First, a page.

Bessie Smith was a hard-livin’ hard lovin’ Gospel preacher of the Blues. She had a powerful presence and a powerful voice that reached down into the gut and let her listeners know that life can be mean and love can throw you to the ground and nobody gets out without bumps and bruises. But she also showed that you can wrestle your blues and get on top of it by singing the blues and that was the healing tonic people bought with their ticket to her shows or shelling out hard-earned money for one of her records.
In 1937, 43 years old and at the height of her career, she got in a car accident in Mississippi. Injured, but still alive, an ambulance came and took her to a hospital in Clarksdale. Because it was an all-white hospital in the segregated South, they refused to help her and she died before she could reach a black hospital much further down the road.
Nothing about this hospital story is true. This was the version producer John Hammond gave of the incident and it later was re-told in Edward Albee’s play, The Death of Bessie Smith and became an accepted legend. She did get into an accident and was taken to a hospital, but no ambulance driver would have dropped her at an all-white hospital. She was taken to the G.T. Thomas Afro-American Hospital where they amputated her severely injured right arm and she died the next morning.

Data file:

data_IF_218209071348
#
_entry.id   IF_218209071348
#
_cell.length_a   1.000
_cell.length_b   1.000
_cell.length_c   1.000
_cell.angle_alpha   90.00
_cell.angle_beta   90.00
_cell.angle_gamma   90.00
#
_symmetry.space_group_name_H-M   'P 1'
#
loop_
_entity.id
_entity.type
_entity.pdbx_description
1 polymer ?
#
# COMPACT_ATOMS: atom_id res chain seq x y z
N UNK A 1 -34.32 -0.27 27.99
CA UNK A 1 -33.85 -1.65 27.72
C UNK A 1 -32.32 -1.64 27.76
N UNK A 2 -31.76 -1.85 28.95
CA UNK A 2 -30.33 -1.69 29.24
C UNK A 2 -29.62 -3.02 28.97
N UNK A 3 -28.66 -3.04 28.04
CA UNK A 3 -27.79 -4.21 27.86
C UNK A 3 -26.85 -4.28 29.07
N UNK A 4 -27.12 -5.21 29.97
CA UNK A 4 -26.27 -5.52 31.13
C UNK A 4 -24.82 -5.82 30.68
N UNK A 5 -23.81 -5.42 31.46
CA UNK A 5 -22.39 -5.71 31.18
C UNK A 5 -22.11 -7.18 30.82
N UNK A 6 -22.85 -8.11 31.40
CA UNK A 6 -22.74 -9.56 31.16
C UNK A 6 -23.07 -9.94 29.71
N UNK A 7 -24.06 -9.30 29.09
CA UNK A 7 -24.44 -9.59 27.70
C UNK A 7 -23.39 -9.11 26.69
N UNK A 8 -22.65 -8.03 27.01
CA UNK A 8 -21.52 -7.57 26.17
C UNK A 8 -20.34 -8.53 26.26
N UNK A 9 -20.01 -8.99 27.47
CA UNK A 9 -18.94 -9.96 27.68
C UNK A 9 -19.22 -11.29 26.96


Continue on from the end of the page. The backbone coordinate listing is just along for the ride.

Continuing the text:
Everything about this story is true. These kinds of things happened all the time in the segregated South and in fact, something like this did happen to Billie Holiday’s father, Clarence Holiday, a jazz guitarist. He had served his country in World War I and was exposed to mustard gas. In 1937, the very same year as Bessie's accident and at 39 years old, he fell ill with a lung disorder while on tour in Texas and was refused treatment at a local white hospital. He was only allowed in the Jim Crow ward of the Veterans Hospital, and by then pneumonia had set in and without antibiotics, the illness was fatal.
Segregation was not a simple “separate but equal”policy— it was a matter of life and death.
LISTENING SUGGESTION: Nobody Knows You When You’re Down and Out is one of many ways to feel the power of Bessie Smith’s singing and in this case, describes both the personal story of someone down on their luck and the pain of being black in a racist society.